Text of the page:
Essays · TV

‘Agent Carter’ and the Value of Vulnerability

Peggy Carter is the emotional core of the MCU. Her TV spinoff had just as much heart.
Agent Carter
By  · Published on April 23rd, 2019

This article is part of our One Perfect Archive project, a series of deep dives that explore the filmmaking craft behind some of our favorite shots. In this entry, we explore the emotional heart of Agent Carter.

Peggy Carter is one of the most important characters in the Marvel Cinematic Universe. For one, she’s the co-founder of S.H.I.E.L.D. and so created the framework that allows The Avengers to exist. She’s also the emotional backbone of the team, constructing meaning for future generations of heroes from her great-niece Sharon to Captain America himself. Her moral center is what ultimately propels Cap and his allies throughout their most lasting conflict; in Captain America: Civil War, she is attributed a key monologue from the comics, and in so doing essentially offers a mission statement for heroes on all sides to follow: “Even if the whole world is telling you to move, it is your duty to plant yourself like a tree, look them in the eye, and say ‘No. You move.”

Peggy proves to be a trailblazer both on-screen and off, acting as the first Marvel heroine with her own solo property. Premiering in 2015, this short-lived but well-loved spinoff series, Agent Carter, sees Hayley Atwell reprising her standout role from Captain America: The First Avenger. Here, Peggy continues her intelligence work with the Strategic and Scientific Reserve, combatting the likes of Manhattan mobsters, Hollywood starlets, HYDRA operatives, and even the biases of her co-workers in the wake of World War II.  In an added point of charm, she faces these challenges alongside a new crop of standout supporting characters: from Stark butler Edwin Jarvis (James D’Arcy) to spunky waitress Angie Martinelli (Lyndsy Fonseca) to fellow field agent Daniel Sousa (Enver Gjokaj).

Really, Agent Carter gives us the best of both worlds as a Marvel spinoff; the show stands well as an independent story, while still offering additional emotional heft to the main series of films. These beats make us care about Peggy Carter as a well-rounded character and invest us even further in her journey as it bends toward her eventually becoming the founder of S.H.I.E.L.D.

Agent Carter

In a universe rife with resurrections, Peggy’s dashed relationship with Steve Rogers is one of the great tragedies of the MCU. There’s a permanence to their separation as a pair lost to time, considering that Steve was encased in ice for nearly seven decades. After the events of The First Avenger come to pass, these characters reconnect only briefly in MCU films, and often in the abstract: in a dream sequence, as part of a museum installation, by Peggy’s sickbed, and eventually at her funeral.

While it seems that Steve and Peggy are doomed to be passing ships, Agent Carter reminds audiences of Peggy’s personal investment in this ordeal. The series openly depicts her struggles with grief, as she is forced to reconcile with her place in a profession that frequently endangers the lives of those she cares about. Throughout this arc, Peggy is continually faced with the reality of her missed connection – while coming across old case files at the office, during heartfelt conversations with Jarvis and Howard Stark (Dominic Cooper), and eventually, with a tearful goodbye over the East River, as she carries what she believes to be the only part of Steve that has survived the war.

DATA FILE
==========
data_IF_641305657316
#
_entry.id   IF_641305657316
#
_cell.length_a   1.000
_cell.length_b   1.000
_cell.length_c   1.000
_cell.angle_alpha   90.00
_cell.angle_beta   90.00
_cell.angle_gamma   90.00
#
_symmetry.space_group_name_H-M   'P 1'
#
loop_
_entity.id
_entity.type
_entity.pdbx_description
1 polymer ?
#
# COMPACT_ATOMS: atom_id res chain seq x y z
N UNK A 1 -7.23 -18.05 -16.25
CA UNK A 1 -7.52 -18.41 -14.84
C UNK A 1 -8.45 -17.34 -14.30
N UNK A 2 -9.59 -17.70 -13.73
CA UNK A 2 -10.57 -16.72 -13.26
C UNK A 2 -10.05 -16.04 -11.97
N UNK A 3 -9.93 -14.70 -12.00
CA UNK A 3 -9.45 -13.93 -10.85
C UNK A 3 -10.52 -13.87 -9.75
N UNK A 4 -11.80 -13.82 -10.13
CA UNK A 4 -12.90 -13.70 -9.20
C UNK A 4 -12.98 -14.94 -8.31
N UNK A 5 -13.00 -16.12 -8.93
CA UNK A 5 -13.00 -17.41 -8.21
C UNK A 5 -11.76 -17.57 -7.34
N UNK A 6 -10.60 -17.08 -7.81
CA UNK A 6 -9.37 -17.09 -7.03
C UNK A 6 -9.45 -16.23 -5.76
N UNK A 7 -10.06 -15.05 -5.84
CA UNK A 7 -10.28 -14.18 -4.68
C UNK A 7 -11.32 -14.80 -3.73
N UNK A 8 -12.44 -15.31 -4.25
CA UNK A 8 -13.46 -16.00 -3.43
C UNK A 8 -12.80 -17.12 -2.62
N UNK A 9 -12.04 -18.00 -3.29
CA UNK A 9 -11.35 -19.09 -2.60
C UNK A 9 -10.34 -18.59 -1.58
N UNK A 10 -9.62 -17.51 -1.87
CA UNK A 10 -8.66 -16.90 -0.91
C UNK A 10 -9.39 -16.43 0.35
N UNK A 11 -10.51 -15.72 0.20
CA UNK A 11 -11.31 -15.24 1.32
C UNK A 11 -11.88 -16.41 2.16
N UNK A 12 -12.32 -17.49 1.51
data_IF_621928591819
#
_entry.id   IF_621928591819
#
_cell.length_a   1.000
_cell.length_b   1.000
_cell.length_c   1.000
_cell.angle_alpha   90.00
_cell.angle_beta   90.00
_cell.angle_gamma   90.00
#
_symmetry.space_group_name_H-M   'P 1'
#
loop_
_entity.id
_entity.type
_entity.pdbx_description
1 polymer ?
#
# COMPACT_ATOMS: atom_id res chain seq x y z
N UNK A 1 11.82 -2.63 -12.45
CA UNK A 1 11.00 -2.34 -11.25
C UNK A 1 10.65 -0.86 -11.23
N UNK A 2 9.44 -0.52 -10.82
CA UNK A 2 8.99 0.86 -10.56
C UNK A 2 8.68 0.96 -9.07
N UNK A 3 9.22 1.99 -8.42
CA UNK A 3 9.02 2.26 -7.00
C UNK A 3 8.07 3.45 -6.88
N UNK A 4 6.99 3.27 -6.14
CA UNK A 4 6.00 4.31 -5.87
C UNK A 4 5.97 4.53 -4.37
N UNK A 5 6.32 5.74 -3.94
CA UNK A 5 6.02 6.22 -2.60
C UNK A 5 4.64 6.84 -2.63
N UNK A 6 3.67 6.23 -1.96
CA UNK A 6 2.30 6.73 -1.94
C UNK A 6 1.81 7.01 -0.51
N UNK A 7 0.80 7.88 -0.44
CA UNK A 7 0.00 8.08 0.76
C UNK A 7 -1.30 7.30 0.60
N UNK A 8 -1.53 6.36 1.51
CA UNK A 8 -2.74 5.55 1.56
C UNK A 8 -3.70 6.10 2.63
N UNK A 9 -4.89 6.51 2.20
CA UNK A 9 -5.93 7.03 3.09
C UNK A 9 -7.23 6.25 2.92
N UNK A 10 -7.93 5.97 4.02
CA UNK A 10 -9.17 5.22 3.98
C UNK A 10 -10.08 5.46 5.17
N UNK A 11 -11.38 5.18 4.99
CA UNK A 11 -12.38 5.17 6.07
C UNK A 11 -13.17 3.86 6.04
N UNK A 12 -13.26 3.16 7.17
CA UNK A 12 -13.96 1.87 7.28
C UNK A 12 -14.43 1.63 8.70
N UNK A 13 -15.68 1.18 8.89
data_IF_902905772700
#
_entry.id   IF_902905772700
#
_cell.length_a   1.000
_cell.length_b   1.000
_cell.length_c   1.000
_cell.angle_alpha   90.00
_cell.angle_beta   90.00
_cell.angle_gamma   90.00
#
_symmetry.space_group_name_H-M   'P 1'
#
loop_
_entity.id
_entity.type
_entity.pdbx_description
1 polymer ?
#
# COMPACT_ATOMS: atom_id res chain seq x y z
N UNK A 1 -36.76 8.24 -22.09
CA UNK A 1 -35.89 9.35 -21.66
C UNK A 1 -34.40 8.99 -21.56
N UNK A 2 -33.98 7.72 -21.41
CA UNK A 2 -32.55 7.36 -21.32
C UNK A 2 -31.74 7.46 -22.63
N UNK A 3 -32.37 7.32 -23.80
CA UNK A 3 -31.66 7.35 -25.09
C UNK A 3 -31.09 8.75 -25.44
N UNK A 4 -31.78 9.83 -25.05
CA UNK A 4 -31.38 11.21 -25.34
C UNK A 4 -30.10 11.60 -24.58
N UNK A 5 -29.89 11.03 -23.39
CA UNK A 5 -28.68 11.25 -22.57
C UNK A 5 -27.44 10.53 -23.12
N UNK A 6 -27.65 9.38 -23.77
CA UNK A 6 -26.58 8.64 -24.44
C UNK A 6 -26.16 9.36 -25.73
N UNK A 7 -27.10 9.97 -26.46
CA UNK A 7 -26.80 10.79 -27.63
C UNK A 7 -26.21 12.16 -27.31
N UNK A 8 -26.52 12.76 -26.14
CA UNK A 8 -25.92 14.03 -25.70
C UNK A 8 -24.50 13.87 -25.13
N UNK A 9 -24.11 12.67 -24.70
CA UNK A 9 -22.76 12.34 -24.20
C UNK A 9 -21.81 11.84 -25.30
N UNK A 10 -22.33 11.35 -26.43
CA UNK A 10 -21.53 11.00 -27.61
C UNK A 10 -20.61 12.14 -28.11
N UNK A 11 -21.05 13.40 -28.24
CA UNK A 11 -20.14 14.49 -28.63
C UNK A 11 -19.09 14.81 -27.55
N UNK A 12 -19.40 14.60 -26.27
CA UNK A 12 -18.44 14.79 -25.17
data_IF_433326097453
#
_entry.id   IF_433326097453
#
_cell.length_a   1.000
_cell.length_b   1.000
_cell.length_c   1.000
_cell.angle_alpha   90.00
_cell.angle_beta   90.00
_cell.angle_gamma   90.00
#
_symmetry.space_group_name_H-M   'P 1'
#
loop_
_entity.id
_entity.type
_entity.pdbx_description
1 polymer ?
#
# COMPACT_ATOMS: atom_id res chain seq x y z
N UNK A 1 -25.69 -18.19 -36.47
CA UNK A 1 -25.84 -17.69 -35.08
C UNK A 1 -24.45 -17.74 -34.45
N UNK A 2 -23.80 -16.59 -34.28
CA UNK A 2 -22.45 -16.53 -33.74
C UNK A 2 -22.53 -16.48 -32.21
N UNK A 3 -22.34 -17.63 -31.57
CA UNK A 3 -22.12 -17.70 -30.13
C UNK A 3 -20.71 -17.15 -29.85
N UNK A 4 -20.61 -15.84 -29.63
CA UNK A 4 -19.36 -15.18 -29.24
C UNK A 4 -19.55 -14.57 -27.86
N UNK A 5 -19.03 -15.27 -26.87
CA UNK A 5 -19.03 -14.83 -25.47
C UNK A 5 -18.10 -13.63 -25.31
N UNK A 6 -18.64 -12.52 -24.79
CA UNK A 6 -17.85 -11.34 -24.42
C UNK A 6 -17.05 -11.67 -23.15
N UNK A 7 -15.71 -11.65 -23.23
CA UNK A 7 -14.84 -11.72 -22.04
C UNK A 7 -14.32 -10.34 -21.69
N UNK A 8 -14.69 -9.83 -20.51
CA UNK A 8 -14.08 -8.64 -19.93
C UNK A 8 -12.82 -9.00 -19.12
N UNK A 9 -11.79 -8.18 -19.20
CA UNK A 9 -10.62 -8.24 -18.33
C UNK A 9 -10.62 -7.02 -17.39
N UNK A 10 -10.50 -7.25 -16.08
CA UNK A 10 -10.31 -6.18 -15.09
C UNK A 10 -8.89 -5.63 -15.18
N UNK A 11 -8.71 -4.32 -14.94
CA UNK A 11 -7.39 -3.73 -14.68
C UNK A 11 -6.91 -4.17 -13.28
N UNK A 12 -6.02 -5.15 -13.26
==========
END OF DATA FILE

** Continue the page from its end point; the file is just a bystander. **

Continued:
By giving us access to these moments of vulnerability, the series makes Peggy’s brief appearances in later MCU films feel even more alive and heartwrenching. After all, in seeing the stakes of both characters’ grief, Steve and Peggy’s separation becomes less of a one-sided affair; Peggy may represent the world that Steve left behind, but she’s more than just the one who got away. We’re reminded that the situation affects her, too, and that she isn’t just a photo in a locket, a familiar face in a museum archive.

Agent Carter isn’t just about Peggy pining for her lost love, however. The series gives its protagonist her own set of adventures and obstacles to face: from nuclear weapons to character assassination to a workplace culture that continually undermines her value. Seeing Peggy Carter in the field again — in disguise, on the run, even working as a double agent — gives the audience additional chances to see this character in her element, operating as an action hero on a series of high-stakes espionage missions. Her presence as a field agent also reinforces her importance as a character ahead of her time, as the story’s setting emerges as a major factor in her work; indeed, she successfully functions in this space despite continual asides from co-worker Jack Thompson (Chad Michael Murray) and other SSR suits. Through these plotlines, Peggy constantly proves herself as “a credit to her profession,” making her solo outing that much more engaging to watch.

The most important aspect of the series is that Peggy Carter is presented equally in these moments of empowerment and vulnerability. We see her punching out bad guys and laid low by an exposed industrial pipe, swatting away sexist comments and falling for a potential new flame. With all of these throughlines, Peggy is able to set another standard for Marvel heroes to follow: she’s able to realize her full potential as an emotionally complex lead, operating as someone who’s both charming and tempered, determined and witty, spirited and sensitive.

Ultimately, the show’s greatest gift is that it gave us more time with one of the MCU’s most captivating characters. Despite its untimely cancellation, Agent Carter still has a lot to offer, especially considering its most important asset: its kickass protagonist with a killer wardrobe and a heart on her sleeve.

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